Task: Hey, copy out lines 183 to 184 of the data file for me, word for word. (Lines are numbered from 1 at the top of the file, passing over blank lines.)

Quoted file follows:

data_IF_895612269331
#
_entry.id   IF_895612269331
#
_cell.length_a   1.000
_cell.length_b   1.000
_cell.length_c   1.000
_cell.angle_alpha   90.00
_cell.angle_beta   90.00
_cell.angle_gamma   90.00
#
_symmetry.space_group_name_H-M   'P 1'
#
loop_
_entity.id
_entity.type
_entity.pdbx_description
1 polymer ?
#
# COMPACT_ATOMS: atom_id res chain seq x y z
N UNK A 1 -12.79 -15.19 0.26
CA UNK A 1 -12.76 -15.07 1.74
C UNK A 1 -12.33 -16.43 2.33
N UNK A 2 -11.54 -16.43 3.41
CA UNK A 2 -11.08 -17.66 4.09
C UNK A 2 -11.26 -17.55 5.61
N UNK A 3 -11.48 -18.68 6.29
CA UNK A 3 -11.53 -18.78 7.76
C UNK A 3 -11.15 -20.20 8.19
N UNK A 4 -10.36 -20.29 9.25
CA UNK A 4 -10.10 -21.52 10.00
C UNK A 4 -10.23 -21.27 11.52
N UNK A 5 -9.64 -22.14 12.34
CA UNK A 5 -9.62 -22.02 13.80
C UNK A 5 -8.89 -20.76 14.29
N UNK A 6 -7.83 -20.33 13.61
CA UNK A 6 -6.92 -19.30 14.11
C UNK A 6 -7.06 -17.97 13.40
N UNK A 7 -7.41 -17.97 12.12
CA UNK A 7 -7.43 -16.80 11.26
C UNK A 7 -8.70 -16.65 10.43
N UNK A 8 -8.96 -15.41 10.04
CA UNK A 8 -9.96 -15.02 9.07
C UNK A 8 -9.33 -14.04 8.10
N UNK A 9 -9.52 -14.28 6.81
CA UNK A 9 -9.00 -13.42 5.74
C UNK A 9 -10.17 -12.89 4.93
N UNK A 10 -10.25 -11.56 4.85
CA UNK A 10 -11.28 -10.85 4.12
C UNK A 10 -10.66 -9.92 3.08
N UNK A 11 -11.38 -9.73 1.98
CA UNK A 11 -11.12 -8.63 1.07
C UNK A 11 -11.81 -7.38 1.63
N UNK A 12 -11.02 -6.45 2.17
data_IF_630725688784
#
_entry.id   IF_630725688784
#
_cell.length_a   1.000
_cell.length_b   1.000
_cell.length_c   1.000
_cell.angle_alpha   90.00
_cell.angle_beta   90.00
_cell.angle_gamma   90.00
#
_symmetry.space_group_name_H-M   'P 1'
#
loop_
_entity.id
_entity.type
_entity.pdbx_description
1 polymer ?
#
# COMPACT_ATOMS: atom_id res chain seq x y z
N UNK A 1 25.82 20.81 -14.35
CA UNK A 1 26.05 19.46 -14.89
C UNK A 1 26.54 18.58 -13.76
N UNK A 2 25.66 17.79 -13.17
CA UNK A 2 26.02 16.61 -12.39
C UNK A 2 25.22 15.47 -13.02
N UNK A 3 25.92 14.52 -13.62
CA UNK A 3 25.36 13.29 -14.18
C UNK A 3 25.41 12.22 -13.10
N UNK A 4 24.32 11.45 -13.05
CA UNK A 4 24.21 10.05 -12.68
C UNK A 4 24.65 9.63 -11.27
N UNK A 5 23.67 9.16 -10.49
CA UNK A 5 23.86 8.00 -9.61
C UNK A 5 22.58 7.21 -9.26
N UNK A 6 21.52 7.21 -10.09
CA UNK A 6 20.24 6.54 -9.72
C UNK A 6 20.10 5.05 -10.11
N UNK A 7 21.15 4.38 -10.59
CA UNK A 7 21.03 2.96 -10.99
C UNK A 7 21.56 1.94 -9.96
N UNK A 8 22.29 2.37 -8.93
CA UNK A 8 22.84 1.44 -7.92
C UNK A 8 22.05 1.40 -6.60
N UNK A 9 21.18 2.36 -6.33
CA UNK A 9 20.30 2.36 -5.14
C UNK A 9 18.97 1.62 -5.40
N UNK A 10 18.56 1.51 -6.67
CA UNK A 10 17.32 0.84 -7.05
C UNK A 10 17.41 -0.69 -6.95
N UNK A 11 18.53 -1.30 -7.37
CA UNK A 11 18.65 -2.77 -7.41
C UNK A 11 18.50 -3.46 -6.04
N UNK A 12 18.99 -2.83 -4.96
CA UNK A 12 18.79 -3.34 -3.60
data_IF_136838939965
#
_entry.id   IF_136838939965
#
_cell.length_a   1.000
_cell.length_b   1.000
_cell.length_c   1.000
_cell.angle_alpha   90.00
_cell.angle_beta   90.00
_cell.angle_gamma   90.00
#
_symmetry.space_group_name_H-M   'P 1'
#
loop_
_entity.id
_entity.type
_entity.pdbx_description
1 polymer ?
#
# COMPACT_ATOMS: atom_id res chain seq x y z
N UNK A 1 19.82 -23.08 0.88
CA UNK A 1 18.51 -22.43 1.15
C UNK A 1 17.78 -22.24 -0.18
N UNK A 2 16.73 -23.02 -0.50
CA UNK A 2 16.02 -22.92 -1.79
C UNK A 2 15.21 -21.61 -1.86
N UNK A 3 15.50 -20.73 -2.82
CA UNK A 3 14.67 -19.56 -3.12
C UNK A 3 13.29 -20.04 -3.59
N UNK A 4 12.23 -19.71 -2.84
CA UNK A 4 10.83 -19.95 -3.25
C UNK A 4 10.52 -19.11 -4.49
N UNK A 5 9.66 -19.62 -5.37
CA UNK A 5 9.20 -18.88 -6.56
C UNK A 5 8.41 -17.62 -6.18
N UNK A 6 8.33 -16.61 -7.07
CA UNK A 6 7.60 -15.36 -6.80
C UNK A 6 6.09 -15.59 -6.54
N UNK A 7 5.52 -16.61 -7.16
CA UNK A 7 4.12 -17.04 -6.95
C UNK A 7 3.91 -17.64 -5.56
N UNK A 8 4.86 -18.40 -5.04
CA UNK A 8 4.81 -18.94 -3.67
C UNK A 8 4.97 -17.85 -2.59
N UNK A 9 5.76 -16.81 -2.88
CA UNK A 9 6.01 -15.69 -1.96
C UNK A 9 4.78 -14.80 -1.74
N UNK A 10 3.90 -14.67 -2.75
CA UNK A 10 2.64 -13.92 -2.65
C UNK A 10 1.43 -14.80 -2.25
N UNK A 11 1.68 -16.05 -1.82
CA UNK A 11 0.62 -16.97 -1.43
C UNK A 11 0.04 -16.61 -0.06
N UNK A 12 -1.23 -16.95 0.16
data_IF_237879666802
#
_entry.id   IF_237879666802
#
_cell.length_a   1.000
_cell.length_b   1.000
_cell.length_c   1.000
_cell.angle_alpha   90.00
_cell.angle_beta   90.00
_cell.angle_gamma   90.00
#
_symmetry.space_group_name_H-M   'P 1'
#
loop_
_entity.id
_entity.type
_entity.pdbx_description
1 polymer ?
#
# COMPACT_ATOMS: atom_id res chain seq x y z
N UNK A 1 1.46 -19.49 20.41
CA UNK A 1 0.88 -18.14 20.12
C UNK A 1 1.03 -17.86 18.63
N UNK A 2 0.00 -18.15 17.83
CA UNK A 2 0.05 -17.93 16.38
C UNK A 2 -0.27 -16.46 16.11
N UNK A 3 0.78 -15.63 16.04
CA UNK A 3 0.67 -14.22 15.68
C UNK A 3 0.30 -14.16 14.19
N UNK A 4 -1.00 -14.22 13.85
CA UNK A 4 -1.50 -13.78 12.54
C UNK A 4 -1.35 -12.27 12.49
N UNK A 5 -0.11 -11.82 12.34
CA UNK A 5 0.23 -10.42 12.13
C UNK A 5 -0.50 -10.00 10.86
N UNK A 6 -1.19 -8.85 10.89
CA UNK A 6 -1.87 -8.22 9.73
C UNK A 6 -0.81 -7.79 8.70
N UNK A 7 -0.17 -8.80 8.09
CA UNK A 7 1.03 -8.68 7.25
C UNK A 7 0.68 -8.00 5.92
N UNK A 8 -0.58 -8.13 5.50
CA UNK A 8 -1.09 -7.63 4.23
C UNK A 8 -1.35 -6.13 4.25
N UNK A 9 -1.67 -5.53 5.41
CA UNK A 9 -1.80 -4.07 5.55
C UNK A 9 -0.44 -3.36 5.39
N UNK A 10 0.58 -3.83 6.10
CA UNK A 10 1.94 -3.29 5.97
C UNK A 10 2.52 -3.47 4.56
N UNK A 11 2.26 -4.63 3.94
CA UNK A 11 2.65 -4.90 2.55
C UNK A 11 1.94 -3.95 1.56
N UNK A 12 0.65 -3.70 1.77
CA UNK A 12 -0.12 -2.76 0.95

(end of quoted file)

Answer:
# COMPACT_ATOMS: atom_id res chain seq x y z
N UNK A 1 1.46 -19.49 20.41